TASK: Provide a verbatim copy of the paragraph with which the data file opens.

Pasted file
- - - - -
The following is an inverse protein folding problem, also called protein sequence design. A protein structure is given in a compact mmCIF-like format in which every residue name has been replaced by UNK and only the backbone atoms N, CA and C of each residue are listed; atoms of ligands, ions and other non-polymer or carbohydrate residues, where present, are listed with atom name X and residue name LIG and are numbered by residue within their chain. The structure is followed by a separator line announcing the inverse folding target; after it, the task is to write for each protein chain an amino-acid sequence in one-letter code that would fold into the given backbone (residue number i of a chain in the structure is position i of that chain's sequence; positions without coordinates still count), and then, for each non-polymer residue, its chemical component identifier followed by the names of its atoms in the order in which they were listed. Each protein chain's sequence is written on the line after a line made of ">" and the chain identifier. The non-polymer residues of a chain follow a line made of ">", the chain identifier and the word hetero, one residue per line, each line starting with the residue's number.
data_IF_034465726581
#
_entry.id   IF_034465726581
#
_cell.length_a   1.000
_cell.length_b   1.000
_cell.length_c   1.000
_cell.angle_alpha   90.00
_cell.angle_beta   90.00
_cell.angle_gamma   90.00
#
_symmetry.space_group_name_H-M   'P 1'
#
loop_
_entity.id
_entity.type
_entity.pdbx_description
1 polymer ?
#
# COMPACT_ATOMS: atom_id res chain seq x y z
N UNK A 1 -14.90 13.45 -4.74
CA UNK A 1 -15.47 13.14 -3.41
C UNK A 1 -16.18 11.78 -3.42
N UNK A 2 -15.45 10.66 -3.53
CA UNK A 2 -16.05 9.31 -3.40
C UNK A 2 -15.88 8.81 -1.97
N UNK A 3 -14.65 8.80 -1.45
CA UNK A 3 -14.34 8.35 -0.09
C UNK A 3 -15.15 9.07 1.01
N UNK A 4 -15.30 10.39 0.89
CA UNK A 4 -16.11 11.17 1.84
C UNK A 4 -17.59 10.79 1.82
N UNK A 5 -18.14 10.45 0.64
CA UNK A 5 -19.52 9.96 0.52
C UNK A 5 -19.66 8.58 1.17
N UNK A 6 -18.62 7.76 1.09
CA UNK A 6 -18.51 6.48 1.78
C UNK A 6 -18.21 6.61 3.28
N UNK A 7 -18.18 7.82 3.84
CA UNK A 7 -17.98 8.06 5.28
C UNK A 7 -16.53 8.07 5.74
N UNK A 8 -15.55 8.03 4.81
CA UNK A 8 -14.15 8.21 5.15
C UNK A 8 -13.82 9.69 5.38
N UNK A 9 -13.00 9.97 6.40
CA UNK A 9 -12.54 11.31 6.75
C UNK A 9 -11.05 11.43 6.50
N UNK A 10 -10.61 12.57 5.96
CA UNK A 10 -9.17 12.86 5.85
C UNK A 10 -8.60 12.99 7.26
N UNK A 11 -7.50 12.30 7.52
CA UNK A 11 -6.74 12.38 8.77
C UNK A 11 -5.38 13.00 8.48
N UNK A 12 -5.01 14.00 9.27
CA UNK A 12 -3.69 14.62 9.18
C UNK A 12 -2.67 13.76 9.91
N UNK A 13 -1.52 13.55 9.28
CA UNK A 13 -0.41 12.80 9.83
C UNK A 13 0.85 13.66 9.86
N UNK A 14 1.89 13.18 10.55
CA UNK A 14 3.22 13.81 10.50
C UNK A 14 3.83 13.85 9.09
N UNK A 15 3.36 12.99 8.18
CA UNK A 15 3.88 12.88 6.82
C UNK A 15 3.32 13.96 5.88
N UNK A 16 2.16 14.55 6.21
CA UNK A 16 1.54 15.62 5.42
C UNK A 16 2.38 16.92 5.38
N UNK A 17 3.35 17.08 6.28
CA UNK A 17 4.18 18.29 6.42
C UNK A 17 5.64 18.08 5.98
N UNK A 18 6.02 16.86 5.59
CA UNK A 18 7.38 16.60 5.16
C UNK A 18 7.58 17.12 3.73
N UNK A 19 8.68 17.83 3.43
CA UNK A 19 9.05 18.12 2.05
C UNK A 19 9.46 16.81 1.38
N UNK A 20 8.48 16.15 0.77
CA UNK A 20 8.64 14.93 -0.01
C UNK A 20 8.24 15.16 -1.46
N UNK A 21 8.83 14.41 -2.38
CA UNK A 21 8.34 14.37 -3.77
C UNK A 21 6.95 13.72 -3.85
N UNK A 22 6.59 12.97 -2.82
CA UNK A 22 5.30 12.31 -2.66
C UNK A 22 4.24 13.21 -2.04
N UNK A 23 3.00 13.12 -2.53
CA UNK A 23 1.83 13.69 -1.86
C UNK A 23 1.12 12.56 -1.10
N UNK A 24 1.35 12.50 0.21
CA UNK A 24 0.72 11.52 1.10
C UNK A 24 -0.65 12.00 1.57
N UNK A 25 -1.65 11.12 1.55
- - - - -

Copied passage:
The following is an inverse protein folding problem, also called protein sequence design. A protein structure is given in a compact mmCIF-like format in which every residue name has been replaced by UNK and only the backbone atoms N, CA and C of each residue are listed; atoms of ligands, ions and other non-polymer or carbohydrate residues, where present, are listed with atom name X and residue name LIG and are numbered by residue within their chain. The structure is followed by a separator line announcing the inverse folding target; after it, the task is to write for each protein chain an amino-acid sequence in one-letter code that would fold into the given backbone (residue number i of a chain in the structure is position i of that chain's sequence; positions without coordinates still count), and then, for each non-polymer residue, its chemical component identifier followed by the names of its atoms in the order in which they were listed. Each protein chain's sequence is written on the line after a line made of ">" and the chain identifier. The non-polymer residues of a chain follow a line made of ">", the chain identifier and the word hetero, one residue per line, each line starting with the residue's number.